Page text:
1. Drugs for the treatment of non-cognitive symptoms

Non-cognitive symptoms include sleep changes and agitation. Before adding drugs, it is important to consider non-drug techniques to manage non-cognitive symptoms.

  • Suvorexant

    It blocks the activity of chemical messenger required in the sleep-wake cycle. Suvorexant was the first drug authorized by the FDA for the treatment of sleep problems in Alzheimer’s Disease in February 2020.
  • Brexpiprazole

    It is the only FDA-approved atypical antipsychotic drug available in the market for the treatment of agitation due to dementia.
  • Serotonin reuptake inhibitors-

    (SSRIs: fluoxetine, sertraline, paroxetine, citalopram, fluvoxamine) are widely regarded as the most effective antidepressants for the treatment of comorbid depression in Alzheimer’s Disease dementia stated by NIH.

New Therapies in Development-


Most pharmaceutical companies are researching both active immunization and passive immunization as a strategy for the treatment of Alzheimer’s Disease. Because of the prevalence of encephalitis, new vaccines are in development.  

In addition, preclinical data from mouse studies suggest that innovative immunotherapeutic approaches such as DNA epitope vaccines, antibodies against the -secretase cleavage site of the APP, and mucosal immunization could be used as safe and effective ways for Alzheimer’s Disease therapy.

To explore and grow in the treatment field, market players can choose the market research and consulting services of DiseaseLandscape Insights. We guide you to stay stronger and ahead of the competition through our detailed analysis of treatment options, new products, and technologies. DLI offers extensive support in arranging, carrying out, and evaluating clinical studies for new drug development.

The global Alzheimer’s Disease market is highly competitive and owing a large market player with a global presence. The below table gives information on drug names, the drug indicated, and the common side effects of the drug.



Drug Names (Generic/brand)

Indicated for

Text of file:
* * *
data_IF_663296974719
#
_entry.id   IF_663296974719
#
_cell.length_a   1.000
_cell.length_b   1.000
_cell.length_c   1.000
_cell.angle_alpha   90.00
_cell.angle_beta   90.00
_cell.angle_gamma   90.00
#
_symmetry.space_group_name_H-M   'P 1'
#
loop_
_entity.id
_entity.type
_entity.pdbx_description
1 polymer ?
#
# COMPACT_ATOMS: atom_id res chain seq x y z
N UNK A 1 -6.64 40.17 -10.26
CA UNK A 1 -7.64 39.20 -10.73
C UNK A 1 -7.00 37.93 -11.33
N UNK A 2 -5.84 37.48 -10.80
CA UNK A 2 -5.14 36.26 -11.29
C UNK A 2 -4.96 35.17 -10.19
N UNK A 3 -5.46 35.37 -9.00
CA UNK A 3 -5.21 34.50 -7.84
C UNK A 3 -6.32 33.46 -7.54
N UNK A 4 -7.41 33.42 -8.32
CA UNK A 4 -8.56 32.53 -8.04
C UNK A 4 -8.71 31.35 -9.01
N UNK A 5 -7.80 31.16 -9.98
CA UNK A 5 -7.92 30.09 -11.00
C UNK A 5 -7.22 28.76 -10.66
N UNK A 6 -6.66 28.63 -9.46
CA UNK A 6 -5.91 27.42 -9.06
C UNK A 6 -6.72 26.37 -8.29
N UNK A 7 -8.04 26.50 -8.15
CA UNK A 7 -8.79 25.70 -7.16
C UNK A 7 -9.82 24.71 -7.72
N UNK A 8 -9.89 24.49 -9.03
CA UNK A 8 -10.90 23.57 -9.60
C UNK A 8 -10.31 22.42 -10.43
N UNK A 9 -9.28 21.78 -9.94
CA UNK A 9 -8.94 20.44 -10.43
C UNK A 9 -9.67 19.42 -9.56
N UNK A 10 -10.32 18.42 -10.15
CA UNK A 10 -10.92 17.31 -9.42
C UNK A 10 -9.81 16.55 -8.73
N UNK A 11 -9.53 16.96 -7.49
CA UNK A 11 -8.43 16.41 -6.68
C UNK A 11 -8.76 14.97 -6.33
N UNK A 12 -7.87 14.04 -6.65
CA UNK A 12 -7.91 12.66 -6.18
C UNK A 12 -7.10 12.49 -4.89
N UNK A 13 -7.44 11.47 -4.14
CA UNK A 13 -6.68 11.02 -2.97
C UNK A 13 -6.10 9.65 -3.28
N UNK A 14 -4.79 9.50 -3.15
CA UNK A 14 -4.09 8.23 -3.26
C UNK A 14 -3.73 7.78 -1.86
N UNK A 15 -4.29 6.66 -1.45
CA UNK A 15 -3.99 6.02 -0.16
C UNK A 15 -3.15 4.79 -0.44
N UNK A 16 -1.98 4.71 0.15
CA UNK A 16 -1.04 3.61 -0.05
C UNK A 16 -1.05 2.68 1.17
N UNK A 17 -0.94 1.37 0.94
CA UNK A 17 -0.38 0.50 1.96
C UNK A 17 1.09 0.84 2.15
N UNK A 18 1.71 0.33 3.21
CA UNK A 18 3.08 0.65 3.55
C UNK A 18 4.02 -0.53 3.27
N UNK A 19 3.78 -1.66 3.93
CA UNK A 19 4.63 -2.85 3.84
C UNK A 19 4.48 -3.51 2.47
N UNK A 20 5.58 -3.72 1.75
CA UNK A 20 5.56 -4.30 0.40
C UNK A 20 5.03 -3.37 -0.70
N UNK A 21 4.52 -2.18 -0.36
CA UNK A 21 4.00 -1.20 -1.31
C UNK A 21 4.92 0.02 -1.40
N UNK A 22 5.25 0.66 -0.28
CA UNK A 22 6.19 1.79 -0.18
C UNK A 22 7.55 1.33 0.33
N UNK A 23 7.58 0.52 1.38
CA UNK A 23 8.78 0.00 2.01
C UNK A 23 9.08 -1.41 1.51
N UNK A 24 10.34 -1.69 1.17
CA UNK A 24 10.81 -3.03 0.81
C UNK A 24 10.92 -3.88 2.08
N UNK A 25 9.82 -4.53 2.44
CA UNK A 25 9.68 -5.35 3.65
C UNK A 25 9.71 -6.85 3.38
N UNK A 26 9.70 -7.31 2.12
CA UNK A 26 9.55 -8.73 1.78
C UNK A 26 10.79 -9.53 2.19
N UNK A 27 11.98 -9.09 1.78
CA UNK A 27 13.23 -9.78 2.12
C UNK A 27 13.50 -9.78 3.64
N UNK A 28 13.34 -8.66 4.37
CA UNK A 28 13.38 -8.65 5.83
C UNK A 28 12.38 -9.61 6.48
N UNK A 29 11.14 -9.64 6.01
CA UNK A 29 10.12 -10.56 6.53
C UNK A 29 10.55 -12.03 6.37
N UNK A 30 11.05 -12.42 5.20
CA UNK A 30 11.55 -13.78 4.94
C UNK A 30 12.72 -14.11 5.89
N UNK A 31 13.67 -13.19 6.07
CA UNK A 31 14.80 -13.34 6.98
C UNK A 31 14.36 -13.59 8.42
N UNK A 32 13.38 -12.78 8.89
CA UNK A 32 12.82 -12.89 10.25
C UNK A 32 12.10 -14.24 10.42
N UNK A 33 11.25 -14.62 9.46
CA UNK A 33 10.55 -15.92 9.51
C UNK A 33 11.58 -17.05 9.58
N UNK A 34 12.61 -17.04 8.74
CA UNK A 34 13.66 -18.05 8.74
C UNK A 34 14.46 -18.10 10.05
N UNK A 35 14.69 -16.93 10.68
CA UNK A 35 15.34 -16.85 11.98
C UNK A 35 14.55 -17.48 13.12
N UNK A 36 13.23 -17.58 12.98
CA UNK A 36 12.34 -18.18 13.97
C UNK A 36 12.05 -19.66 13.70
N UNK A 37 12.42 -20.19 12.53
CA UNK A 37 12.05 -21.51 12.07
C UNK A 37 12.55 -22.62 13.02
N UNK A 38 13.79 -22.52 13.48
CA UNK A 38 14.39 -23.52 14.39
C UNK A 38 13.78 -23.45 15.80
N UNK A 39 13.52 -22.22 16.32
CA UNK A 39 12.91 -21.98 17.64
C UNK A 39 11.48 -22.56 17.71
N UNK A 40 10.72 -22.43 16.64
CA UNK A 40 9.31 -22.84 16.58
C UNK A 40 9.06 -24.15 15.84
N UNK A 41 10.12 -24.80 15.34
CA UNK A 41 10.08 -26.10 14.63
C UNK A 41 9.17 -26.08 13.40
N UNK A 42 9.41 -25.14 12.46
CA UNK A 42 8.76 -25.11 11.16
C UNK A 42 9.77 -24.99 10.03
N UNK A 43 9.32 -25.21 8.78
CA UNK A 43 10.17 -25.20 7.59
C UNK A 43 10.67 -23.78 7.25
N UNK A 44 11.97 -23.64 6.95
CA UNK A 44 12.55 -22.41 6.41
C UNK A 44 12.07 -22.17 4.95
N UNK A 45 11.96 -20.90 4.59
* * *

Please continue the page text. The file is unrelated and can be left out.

Side Effects



Aducanumab Aduhelm®

Mild Alzheimer’s Disease

Amyloid-related imaging abnormalities (ARIA), headaches, and falls

Eisai in partnership with Biogen Inc.,


Mild Alzheimer’s Disease

Infusion-related abnormalities, amyloid-related imaging abnormalities (ARIA), headaches, and falls

Eisai Inc.

Pfizer Inc


Mild to severe dementia due to Alzheimer’s

Nausea, vomiting, loss of appetite, muscle cramps, and an increase in the frequency of bowel motions


Ortho-McNeil Pharmaceutical,

Sanochemia Pharmazeutika


Mild to moderate dementia

Nausea, vomiting, loss of appetite, and an increase in the frequency of bowel motions

Novartis Europharm Limited



Mild to moderate dementia due to Alzheimer’s or Parkinson’s

Nausea, vomiting, loss of appetite, and an increase in the frequency of bowel motions

Merz pharma GmbH and co. KGaA

Eli Lilly


Moderate to severe dementia due to Alzheimer’s

Headache, constipation, disorientation, and dizziness

Forest Laboratories Holdings, Ltd., along with Adamas Pharmaceuticals, Inc

Memantine + Donepezil

Moderate to severe dementia due to Alzheimer’s

Nausea, vomiting, loss of appetite, increased frequency of bowel motions, headache, constipation, disorientation, and dizziness

Otsuka Pharmaceutical Co., Ltd. (Otsuka) and H. Lundbeck A/S (Lundbeck)

Brexpiprazole Rexulti®

Agitation related to dementia due to Alzheimer’s Disease

Symptoms of the common cold, weight gain, drowsiness, dizziness, and restlessness

Merck & Co., Inc.

Suvorexant Belsomra®

Insomnia, mild to moderate Alzheimer’s Disease

Impairment in alertness and motor coordination, depression or suicidal thoughts, complicated sleep patterns, sleep paralysis, and reduced respiratory function


Services Offered for the Patients Suffering from Alzheimer’s Disease

The business element of Alzheimer's disease focuses on a variety of services and goods, ranging from management and prevention to further therapy and research. The following are the services provided to begin the process of removing the epidemic.

  • To stop the spread of Alzheimer's disease, the Indian government is offering a wide range of healthcare services. For doctors and caretaker staff in Indian Country, IHS began Project ECHO (Extension for Community Healthcare Outcomes) in 2021 in collaboration with the Northwest Portland Area Indian Health Board (NPAIHB).
  • To make people aware of Alzheimer’s Disease, various organizations have been developed. “Addressing Dementia in Indian Country: Models of Care” is published by IHS in 2022, to announce the availability of $5 million to target resources directly to tribes, to combat AD/ADRD inside tribal areas, Tribal organizations, and IHS direct service facilities.

Regulatory Framework for Alzheimer’s Disease